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Change Coming For Public Mental Health

There’s big change on the horizon for the public mental health safety net. The Excellence in Mental Health Act is being called the "biggest federal investment in mental health and addiction services in generations."

To discuss the changes, and to learn how Missouri’s mental health system has fared since federal funding was rolled back for Community Mental Health Centers, KBIA sat down with Brent McGinty, President and CEO of the Missouri Coalition for Community Behavioral Healthcare.

This interview has been condensed and edited for content and clarity.

Back in the ‘80s, there was basically [the federal Community Mental Health Center] designation that went away and went into block grants for the states. So instead of the way we used to be designated where the federal government could impact policy on the Community Mental Health Center level, that all was just rolled into a big block grant given to the states and said, ‘states, take over all the mental health funding.’ And it’s really up to the states to settle their mental health policy and the results of that have been uneven at best across the country.

Q: So what did we do and how did we do in Missouri?

We did very well in some areas and not so well in others. I think the state of Missouri needs to be commended in its public mental health system. It’s really a leader in the nation in making sure we treat the whole person.

As we learned through research that was done 5-6 years ago now, individuals with serious mental illness were dying 20-25 years earlier than the general population. Not because they had a mental illness, but because they had chronic health conditions, chronic diseases that no one was paying attention to. And these folks were not getting the services that they needed.

We realized that was not enough anymore. So our disease management program, our health care homes programs, all are considered national models on really integrating the care of mind and body.

On the negative side in Missouri we have not expanded Medicaid. So because of our low eligibility levels, what our system has in place right now is a crisis driven model where we ask those with serious mental illness to become fully disabled before there’s a payer for them.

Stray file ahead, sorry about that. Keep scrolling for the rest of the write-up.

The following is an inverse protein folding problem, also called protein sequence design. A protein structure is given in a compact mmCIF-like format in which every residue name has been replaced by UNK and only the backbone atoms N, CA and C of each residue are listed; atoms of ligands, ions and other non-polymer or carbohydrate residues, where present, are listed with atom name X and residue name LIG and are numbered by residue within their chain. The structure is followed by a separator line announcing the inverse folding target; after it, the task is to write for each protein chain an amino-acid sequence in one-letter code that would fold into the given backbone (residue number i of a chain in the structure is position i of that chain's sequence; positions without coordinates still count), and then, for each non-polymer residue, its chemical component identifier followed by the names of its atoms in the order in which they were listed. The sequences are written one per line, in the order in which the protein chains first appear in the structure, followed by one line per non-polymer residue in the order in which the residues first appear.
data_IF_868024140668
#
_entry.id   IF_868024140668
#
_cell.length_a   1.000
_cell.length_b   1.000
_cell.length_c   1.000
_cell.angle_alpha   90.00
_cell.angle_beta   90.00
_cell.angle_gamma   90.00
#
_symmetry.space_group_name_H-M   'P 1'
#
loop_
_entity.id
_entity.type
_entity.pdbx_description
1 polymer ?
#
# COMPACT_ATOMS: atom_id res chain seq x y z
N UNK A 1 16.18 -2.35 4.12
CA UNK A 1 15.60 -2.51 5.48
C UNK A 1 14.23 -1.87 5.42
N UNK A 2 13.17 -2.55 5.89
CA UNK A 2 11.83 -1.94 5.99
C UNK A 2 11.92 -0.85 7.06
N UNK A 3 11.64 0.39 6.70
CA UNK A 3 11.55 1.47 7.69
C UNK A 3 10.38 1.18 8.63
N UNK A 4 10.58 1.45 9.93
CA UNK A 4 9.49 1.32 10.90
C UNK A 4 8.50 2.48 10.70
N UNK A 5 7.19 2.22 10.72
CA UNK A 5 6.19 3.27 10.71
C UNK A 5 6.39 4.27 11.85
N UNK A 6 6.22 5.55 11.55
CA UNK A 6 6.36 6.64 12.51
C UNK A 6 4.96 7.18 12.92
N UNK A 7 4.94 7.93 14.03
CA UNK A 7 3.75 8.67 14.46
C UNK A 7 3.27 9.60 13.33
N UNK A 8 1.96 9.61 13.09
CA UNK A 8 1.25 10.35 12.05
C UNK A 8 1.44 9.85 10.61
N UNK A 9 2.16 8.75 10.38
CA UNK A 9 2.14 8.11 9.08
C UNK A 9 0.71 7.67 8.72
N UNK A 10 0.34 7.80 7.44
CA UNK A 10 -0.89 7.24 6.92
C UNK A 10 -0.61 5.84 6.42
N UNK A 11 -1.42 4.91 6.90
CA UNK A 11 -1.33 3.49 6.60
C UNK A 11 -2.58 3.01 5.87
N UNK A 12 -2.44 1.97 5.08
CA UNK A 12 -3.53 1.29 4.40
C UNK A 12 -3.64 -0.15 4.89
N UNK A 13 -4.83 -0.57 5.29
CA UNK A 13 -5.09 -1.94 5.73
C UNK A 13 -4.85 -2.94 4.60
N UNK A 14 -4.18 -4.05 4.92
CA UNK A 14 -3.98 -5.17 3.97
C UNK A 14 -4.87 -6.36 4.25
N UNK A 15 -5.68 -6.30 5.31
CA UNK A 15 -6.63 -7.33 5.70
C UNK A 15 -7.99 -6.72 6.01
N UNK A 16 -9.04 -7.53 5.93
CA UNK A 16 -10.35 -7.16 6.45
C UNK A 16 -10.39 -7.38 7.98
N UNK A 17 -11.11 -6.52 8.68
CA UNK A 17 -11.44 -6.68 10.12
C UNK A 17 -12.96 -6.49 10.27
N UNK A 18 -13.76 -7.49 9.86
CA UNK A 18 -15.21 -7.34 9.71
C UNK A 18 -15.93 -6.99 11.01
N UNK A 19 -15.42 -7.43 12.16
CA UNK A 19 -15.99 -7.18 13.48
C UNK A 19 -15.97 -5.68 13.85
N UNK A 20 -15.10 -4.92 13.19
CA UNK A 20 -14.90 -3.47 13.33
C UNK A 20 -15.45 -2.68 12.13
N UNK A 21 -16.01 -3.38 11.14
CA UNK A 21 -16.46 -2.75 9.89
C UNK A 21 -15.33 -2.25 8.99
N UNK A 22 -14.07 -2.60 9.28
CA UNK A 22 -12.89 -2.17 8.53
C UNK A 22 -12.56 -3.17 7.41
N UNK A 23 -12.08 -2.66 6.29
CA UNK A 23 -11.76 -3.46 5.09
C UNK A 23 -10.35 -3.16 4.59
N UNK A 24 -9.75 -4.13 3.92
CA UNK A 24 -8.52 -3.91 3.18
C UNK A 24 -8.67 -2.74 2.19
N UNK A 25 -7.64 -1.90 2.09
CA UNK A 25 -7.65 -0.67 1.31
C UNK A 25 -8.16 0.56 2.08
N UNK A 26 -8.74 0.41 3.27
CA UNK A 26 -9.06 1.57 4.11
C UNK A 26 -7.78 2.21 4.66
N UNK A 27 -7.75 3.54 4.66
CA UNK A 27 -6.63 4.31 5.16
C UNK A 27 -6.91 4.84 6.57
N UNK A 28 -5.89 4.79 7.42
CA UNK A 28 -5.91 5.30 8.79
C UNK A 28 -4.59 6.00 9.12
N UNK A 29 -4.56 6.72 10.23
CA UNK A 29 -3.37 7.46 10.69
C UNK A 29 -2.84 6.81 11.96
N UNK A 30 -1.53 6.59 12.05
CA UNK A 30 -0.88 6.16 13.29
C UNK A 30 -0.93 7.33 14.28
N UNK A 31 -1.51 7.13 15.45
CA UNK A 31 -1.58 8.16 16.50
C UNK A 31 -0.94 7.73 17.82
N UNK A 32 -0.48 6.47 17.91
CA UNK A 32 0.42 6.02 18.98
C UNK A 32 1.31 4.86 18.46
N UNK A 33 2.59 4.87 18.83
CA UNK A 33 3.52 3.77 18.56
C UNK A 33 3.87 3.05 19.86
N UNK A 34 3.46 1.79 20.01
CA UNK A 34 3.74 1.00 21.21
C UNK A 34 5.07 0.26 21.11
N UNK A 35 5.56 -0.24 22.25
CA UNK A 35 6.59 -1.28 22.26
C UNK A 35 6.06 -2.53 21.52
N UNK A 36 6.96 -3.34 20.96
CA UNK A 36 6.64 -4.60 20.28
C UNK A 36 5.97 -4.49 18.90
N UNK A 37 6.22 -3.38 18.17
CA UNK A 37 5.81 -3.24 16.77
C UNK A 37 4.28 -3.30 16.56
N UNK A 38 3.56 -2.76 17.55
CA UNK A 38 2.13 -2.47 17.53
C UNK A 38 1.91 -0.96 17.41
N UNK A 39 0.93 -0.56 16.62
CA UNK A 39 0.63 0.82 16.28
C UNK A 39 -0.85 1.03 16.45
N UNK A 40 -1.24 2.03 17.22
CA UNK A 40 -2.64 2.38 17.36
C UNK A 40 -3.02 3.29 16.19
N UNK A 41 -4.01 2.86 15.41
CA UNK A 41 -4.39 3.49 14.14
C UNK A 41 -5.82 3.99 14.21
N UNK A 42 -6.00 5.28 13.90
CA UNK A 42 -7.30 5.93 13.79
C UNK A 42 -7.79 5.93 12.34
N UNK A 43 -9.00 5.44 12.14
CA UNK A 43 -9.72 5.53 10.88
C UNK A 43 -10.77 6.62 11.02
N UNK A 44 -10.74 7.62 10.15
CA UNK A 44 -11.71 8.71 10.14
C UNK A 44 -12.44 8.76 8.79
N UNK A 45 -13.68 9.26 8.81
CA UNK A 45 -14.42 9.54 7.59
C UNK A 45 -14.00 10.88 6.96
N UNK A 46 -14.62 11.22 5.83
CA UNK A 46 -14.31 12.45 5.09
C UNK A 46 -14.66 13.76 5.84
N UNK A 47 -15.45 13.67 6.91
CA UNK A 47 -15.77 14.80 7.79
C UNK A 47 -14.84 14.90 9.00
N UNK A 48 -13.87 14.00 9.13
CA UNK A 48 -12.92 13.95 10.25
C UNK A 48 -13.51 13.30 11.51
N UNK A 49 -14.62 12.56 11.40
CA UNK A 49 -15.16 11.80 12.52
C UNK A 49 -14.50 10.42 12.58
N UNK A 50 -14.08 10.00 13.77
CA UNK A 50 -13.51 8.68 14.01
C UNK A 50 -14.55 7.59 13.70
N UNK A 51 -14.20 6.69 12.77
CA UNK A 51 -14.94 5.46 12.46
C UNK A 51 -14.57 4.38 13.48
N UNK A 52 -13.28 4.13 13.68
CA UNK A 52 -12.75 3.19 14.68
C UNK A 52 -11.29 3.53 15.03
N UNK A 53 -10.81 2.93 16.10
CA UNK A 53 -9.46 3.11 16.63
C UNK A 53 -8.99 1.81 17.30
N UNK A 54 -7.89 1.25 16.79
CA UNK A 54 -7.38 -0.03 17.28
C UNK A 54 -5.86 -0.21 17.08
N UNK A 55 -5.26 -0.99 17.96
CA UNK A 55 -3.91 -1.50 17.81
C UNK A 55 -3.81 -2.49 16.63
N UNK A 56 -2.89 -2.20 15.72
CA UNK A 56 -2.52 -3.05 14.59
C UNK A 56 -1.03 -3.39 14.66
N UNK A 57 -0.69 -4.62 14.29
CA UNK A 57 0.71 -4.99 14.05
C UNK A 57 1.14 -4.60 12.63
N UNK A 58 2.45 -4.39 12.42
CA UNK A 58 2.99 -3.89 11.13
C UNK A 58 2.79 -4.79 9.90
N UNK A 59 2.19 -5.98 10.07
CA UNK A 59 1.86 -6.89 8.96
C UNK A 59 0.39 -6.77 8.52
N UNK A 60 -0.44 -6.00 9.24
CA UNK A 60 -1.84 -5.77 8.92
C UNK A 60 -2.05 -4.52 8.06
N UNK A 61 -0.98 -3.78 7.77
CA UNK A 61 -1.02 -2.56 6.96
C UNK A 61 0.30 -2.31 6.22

Research is showing that if you can engage in the earliest point of that psychiatric illness, the recovery can be remarkably better, the treatment cost remarkably lower, then if you wait until they have many, many psychotic breaks and get full on into their illness before you start that treatment.

Q: Why does it make sense for Missouri to participate in the Excellence in Mental Health Act?

The Excellence in Mental Health Act was really targeted in several ways to really build upon what we’ve already done in Missouri. So it brings back the federal designation, it requires new evidence based practice requirements, new accountability and outcome measures.

Once this gets fully up and running across the country, like we hope it does, the federal government will finally have data on the mental health safety net across the country. And that will be a good place to get to because we can start really doing some systematic improvements. 

Copyright 2015 KBIA

A curious Columbia, Mo. native, Bram Sable-Smith has documented mbira musicians in Zimbabwe, mining protests in Chile, and the St. Louis airport's tumultuous relationship with the Chinese cargo business. His reporting from Ferguson, Mo. was part of a KBIA documentary honored by the Missouri Broadcasters Association and winner of a national Edward R. Murrow Award. He comes to KBIA most recently from the Salt Institute for Documentary Studies in Portland, Maine.
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